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It is a necessary part of business and begins with a simple question: who is your target audience? Once you know which people or companies need what you are offering, it becomes a matter of putting the name of your product in the places where people who fit the buying demographic go, whether that's other web sites, radio stations, or newspapers. Each ad should revolve around a central theme, the aspect of your business you believe makes it stand out from competitors, and that message has to be repeated consistently. Studies show people have to be exposed to a thought, pitch, or idea several times before it has any impact.

The benefits and disadvantages of advertising often come down to the same thing, money. Ad dollars allow you to reach a large audience at a relatively low per-person cost. However, those per-person dollars added together can be a significant amount. Your budget is also a guide to how many different media you can use, but keep in mind that experts recommend that if money is an issue, reduce operating expenses instead of marketing dollars.

Back to the initial paragraph and going where your potential customers already are. There's a reason truck makers, beer companies, and action-movie producers buy ad time during football games - those viewers are also their most likely customers. So, where do you place your product? As a rule television and newspaper advertising are expensive and neither allows for a narrowly-targeted market. However, if your product has broad appeal, they reach the widest audience. Radio provides a more segmented approach in that different formats cater to people of differing income levels, interests, and spending habits, allowing you to put your product before those likely to be interested in it. Direct mail or email allows for selectivity as well, but there's also the threat of your flier being treated as "junk mail" even though the recipient is a potential buyer.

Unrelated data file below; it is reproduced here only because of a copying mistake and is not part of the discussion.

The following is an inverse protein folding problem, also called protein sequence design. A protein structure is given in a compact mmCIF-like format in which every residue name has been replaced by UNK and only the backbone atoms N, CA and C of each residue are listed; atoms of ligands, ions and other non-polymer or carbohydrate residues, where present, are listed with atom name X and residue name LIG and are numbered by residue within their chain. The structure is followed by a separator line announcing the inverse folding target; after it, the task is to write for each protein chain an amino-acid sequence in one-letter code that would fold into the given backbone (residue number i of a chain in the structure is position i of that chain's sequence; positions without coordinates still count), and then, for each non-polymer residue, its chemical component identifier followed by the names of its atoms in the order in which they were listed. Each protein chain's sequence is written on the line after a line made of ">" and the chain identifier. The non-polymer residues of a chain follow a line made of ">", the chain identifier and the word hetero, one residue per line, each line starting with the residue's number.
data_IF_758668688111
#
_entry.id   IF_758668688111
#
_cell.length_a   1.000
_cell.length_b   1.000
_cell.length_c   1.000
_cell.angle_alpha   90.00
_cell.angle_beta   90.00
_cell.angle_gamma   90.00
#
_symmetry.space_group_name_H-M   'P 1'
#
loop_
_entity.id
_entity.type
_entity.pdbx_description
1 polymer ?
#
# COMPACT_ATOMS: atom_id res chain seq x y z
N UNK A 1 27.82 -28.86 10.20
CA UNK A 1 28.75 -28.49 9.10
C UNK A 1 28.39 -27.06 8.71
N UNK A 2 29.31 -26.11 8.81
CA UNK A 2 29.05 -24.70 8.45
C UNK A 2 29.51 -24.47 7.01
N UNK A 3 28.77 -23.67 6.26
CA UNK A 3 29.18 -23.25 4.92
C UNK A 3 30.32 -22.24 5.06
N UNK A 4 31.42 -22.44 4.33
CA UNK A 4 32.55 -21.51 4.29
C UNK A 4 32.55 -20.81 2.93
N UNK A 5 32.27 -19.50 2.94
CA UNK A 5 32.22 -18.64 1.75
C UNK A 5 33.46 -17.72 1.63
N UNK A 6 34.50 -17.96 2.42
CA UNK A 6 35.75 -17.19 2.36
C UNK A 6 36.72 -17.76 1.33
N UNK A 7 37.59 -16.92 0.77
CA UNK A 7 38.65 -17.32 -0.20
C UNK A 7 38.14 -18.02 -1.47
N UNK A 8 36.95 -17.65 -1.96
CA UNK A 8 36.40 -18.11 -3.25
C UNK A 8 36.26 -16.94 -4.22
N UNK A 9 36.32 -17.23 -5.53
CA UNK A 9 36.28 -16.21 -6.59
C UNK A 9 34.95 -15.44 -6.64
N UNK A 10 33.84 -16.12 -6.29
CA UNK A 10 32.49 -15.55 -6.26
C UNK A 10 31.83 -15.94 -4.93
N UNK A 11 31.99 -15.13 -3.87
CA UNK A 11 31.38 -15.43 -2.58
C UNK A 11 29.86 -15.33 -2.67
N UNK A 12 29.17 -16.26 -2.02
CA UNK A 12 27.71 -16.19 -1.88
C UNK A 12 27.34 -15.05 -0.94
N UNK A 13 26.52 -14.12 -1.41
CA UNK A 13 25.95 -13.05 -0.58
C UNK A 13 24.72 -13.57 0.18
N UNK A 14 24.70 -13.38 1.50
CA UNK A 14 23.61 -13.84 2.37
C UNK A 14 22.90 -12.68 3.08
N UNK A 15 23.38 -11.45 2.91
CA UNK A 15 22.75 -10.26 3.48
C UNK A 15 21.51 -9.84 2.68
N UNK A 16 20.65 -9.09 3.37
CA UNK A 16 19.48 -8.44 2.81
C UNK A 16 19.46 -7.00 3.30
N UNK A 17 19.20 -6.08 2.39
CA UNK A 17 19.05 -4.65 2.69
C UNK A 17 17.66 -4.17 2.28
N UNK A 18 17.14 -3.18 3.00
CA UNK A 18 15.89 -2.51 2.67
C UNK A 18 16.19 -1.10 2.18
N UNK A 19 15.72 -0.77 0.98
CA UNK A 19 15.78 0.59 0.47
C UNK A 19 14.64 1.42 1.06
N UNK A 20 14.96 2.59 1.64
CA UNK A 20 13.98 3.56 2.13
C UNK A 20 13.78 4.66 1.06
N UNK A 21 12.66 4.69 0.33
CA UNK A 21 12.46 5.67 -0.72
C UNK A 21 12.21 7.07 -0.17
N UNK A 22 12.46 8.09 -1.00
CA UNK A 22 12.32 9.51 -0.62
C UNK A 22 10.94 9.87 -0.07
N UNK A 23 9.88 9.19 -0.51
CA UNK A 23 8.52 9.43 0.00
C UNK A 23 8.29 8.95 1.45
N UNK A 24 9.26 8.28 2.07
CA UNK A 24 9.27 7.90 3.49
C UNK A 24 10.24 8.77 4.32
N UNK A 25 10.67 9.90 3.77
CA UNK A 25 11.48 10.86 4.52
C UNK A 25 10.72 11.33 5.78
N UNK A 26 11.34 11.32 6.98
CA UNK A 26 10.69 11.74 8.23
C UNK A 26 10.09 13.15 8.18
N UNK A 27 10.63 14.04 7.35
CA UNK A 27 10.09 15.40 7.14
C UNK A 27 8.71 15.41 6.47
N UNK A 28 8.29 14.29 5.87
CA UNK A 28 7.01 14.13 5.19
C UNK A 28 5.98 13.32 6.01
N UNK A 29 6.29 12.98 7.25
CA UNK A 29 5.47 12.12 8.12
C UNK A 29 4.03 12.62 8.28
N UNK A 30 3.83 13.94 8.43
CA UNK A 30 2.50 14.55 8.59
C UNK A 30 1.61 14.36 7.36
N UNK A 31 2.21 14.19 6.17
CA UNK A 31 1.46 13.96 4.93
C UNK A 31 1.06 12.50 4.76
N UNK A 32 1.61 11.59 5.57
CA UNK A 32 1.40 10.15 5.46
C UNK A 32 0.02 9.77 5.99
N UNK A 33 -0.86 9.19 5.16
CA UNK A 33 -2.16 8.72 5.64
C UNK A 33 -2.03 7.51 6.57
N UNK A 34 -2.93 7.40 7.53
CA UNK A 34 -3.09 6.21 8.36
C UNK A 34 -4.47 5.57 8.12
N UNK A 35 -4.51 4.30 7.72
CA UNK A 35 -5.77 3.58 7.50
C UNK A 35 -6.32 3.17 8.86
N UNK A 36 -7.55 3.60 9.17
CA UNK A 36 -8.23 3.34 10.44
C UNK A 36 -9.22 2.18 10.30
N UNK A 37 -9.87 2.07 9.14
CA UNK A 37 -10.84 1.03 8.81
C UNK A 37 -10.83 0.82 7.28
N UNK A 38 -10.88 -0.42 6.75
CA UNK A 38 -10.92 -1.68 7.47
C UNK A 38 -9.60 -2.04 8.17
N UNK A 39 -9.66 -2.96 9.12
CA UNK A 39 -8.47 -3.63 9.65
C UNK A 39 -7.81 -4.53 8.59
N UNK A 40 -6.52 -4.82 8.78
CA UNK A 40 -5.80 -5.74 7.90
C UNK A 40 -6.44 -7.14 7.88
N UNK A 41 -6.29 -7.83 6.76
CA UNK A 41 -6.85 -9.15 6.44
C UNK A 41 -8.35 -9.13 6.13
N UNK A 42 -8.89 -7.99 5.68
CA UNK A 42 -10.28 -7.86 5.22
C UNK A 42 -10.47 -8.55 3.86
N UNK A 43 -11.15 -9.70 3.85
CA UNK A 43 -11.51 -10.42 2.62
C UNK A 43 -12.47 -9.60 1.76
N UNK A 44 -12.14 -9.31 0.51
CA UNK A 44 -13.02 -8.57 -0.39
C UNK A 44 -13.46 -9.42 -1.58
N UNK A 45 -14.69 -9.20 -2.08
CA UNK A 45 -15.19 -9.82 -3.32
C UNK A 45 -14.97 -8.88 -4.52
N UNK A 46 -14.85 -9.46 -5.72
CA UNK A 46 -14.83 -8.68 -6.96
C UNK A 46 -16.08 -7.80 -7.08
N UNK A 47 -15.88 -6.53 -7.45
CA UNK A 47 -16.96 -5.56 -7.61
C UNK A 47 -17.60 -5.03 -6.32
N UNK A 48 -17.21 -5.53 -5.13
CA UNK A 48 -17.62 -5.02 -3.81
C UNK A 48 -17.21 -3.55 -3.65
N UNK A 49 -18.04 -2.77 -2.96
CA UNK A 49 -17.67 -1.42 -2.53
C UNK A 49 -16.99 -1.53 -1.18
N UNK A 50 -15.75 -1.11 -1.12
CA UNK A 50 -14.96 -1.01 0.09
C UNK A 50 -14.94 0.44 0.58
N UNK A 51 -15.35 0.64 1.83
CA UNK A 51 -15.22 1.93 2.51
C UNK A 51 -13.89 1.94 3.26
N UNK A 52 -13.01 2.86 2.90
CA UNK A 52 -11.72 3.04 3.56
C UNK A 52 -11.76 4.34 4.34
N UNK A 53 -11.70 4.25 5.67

There has been a surge in the number of special interest magazines on the shelves, appealing to people with specific interests. Taking that route, though, means your ads will appear alongside your competitors and could get lost in the shuffle, so they have designed in a manner than will make them stand out. Placement in periodicals or on web sites that cater to related interests can be beneficial. For instance, if you sell photographic equipment, have a presence in a travel magazine or an agency's site since people who take trips tend to want pictures; a florist or china maker would fit into a bridal magazine; and, tools or trucks have a place during a television program geared to the outdoorsman.
Advertising can be time-consuming and doing it yourself means less opportunity to focus on your core business, so it should be something you outsource. Agencies and media outlets have creative people and their talent is in part what you're paying for. Certainly, you will want to offer input as to how your ads look or sound, and you will be the final arbiter as to what media are utilized. It's one thing to pay for the creative process, it's another to let someone else dictate how your dollars are spent.



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